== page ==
I did some of those as a rep and honestly, I never saw the ROI on this. It was a great way to get your name out there and start a conversation, but I am not sure that there was a great ROI. One of my photographers did a fabulous promo – she did two. Before I started repping her she did a series of little fun playing cards for kids. Squirrels, kids, … even envelopes were printed with an egg on them. Stunningly gorgeous. I called her and started repping her based on this promo. But I am not sure that we could trace a job to it. But also, you never know who is holding on to stuff for that one great job that they call you on but they don’t know exactly where they found you.

Together we did a “Virtual Portfolio Review” that was a box with Polly Pocket dolls of me and her, mini portfolios printed like a flip book of her portfolio in the same size as a leave-behind notepad, mini lattes and donuts from Kid Robot, a card that said “Welcome to my virtual portfolio showing,” and a thank you card. Sent to 33 art buyers and most of them loved it. One said it was “too precious and sweet” and another said “Why would I ever go to Charlotte?” Another loved it. But we never had one call from it either. Sometimes I don’t know if that stuff is worth the investment. We got more from WorkBook.

Photographers seem to want a silver bullet, the one marketing solution that is going to take their career to the next level.  What are your thoughts on this?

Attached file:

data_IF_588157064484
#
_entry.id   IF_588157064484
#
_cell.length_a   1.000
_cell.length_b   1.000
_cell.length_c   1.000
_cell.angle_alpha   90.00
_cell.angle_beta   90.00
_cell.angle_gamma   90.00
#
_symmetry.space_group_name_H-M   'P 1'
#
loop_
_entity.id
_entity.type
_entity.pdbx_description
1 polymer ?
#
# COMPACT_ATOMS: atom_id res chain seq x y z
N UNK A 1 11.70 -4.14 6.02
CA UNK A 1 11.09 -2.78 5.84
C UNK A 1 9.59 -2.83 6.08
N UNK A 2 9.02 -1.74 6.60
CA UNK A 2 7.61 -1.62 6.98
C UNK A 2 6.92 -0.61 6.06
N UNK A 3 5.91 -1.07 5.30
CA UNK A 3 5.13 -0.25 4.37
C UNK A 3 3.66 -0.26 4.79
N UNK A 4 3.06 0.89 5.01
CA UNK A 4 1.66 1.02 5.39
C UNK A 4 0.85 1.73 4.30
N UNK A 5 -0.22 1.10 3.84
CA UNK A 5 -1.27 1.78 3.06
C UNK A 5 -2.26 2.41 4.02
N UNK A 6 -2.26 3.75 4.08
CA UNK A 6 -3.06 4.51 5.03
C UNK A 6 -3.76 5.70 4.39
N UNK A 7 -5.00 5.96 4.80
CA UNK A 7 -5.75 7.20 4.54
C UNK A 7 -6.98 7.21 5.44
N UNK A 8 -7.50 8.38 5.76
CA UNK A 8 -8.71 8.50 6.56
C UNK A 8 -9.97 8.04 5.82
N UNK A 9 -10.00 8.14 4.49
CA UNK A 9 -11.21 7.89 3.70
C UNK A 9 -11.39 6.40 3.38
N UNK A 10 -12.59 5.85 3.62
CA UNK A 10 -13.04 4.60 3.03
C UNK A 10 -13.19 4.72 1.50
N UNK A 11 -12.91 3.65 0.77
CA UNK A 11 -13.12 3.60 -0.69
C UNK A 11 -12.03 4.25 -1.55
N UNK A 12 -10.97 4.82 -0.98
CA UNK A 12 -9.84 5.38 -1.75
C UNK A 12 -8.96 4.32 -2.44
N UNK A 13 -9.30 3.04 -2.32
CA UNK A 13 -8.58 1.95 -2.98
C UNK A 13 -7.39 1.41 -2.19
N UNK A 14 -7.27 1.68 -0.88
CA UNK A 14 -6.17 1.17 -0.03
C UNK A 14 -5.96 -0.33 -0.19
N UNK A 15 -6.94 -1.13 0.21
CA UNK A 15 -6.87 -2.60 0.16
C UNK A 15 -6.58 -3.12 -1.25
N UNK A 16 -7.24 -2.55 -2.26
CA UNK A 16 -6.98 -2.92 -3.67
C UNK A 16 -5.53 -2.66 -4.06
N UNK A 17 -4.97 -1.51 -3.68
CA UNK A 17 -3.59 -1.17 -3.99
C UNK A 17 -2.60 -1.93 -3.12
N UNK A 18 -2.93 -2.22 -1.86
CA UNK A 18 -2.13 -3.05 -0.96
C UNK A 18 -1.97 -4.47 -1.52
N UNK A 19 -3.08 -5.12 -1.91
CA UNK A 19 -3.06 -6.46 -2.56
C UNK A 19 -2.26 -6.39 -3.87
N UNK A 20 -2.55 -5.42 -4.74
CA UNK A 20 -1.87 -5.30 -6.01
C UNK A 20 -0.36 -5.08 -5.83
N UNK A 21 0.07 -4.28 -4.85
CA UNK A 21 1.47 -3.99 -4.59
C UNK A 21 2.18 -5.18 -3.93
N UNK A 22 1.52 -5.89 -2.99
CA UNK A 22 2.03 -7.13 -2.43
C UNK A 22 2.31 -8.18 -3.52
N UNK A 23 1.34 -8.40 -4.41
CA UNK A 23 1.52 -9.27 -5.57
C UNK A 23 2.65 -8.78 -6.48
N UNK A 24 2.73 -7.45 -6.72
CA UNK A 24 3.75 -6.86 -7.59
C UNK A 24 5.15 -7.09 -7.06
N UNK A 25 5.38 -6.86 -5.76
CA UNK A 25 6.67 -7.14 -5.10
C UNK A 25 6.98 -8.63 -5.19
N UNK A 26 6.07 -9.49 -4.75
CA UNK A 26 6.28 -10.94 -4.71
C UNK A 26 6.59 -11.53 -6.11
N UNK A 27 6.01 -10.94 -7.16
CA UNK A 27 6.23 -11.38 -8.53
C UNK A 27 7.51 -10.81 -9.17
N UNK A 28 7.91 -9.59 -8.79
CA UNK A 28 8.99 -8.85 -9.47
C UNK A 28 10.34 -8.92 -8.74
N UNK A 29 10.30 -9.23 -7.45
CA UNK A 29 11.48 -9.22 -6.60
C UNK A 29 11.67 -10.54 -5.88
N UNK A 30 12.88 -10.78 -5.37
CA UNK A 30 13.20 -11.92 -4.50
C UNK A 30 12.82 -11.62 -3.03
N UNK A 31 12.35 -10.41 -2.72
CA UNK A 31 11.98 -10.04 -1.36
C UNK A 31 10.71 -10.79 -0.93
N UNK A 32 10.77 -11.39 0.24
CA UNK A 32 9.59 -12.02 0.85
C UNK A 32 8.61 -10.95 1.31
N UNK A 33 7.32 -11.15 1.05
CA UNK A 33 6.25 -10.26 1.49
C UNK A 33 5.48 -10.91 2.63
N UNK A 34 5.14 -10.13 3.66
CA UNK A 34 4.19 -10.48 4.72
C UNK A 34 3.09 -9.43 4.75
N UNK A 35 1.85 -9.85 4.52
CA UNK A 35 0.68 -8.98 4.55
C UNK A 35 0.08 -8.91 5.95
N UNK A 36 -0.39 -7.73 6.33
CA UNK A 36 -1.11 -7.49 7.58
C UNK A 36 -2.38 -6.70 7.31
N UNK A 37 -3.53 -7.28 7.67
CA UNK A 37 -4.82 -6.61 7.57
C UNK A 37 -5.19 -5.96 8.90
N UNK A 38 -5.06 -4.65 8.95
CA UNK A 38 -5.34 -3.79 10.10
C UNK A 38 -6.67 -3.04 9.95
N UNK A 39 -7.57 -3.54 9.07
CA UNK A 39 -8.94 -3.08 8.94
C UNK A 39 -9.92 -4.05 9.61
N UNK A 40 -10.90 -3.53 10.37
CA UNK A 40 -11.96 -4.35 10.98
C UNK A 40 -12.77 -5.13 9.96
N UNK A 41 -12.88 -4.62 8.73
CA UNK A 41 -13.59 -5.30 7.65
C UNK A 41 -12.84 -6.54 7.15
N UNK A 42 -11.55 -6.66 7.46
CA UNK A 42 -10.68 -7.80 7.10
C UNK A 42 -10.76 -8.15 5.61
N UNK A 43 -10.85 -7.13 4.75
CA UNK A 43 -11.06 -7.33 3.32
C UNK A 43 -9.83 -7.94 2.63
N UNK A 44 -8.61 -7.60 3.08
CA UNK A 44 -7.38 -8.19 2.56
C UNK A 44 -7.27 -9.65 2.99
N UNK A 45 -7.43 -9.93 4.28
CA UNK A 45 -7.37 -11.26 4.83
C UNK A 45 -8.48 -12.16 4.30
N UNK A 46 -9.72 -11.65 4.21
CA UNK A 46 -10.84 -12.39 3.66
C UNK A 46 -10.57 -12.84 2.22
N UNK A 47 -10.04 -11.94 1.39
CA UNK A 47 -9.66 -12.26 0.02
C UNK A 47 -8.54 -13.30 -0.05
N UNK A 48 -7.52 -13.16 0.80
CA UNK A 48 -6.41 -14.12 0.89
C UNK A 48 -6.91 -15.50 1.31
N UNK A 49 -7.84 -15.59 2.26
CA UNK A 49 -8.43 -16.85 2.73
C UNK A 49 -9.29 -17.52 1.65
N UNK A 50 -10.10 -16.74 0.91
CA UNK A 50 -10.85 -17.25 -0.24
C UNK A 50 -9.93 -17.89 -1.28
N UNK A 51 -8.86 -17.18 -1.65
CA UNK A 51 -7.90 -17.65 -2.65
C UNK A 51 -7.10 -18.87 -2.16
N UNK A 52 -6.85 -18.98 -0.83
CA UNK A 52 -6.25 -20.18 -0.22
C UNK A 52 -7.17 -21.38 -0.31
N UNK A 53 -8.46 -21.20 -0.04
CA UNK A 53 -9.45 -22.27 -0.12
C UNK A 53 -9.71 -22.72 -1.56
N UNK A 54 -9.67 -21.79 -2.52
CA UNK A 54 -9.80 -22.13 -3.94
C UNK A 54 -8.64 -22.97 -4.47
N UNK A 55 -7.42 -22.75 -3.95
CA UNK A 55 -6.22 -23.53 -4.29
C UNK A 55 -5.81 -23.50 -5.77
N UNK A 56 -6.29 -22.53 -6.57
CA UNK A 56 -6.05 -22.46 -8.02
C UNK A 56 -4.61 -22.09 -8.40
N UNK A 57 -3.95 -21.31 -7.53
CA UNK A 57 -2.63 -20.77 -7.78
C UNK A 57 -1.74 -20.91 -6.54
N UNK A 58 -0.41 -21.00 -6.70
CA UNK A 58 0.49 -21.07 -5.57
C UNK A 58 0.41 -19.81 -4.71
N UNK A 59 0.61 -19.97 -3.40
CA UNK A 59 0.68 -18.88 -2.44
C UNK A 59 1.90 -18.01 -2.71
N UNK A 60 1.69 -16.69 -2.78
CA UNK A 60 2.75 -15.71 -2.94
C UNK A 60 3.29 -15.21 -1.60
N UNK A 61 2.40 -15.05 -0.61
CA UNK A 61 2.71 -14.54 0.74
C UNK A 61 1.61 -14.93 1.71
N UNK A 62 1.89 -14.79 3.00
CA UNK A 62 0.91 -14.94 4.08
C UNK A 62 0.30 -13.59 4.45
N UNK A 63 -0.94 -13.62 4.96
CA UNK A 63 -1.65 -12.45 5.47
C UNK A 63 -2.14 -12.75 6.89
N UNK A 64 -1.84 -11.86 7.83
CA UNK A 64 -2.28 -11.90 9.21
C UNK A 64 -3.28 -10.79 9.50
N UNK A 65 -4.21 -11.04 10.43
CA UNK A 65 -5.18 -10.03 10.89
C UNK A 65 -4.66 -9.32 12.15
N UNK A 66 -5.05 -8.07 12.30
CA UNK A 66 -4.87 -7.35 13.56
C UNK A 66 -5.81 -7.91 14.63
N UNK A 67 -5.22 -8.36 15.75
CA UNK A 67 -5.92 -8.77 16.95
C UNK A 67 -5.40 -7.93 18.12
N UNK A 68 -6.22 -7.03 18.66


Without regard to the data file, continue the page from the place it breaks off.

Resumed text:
It’s about building a brand. Think of it like Pepsi and Coca-Cola. They do advertising because it works. You’re in advertising so you have to advertise because it works. It’s the same message. A consistent brand. You know what Coca-Cola and Apple. And they don’t just stop. You have to keep doing it.

Do you have one piece of advice for photographers?

To make sure you have a consistent message and to keep it simple with your advertising. A postcard with one dynamic image on the front. We don’t have a lot of room. Or one smaller image on the back. But it’s still simple.

How important are personal projects?

Viable trend. My photographer Tamara Reynolds shot some really compelling images. She did a project on the south that was featured in the Daily Mail in London. Most ADS and CDs want to see what someone will shoot for themselves.

Current creative interests?

When I get away from this, I ride my horse. My daughter has a horse and we go ride. That is my thing, my outlet. I used to garden and I love English gardens. I’ve created English gardens. I love music and art and dance. I used to do a lot of hip-hop and funk dancing but now my outlet is riding. We used to do demonstrations but no performing. We called the class Shut Up and Dance and I did that for maybe 7 years.

I know art buyers who have become painters and food stylists. But I will never do that. I like the putting it together side of the business rather than creating the art.

Thank you to Allison McCreery of POP Blog for conducting this interview.  You are a master!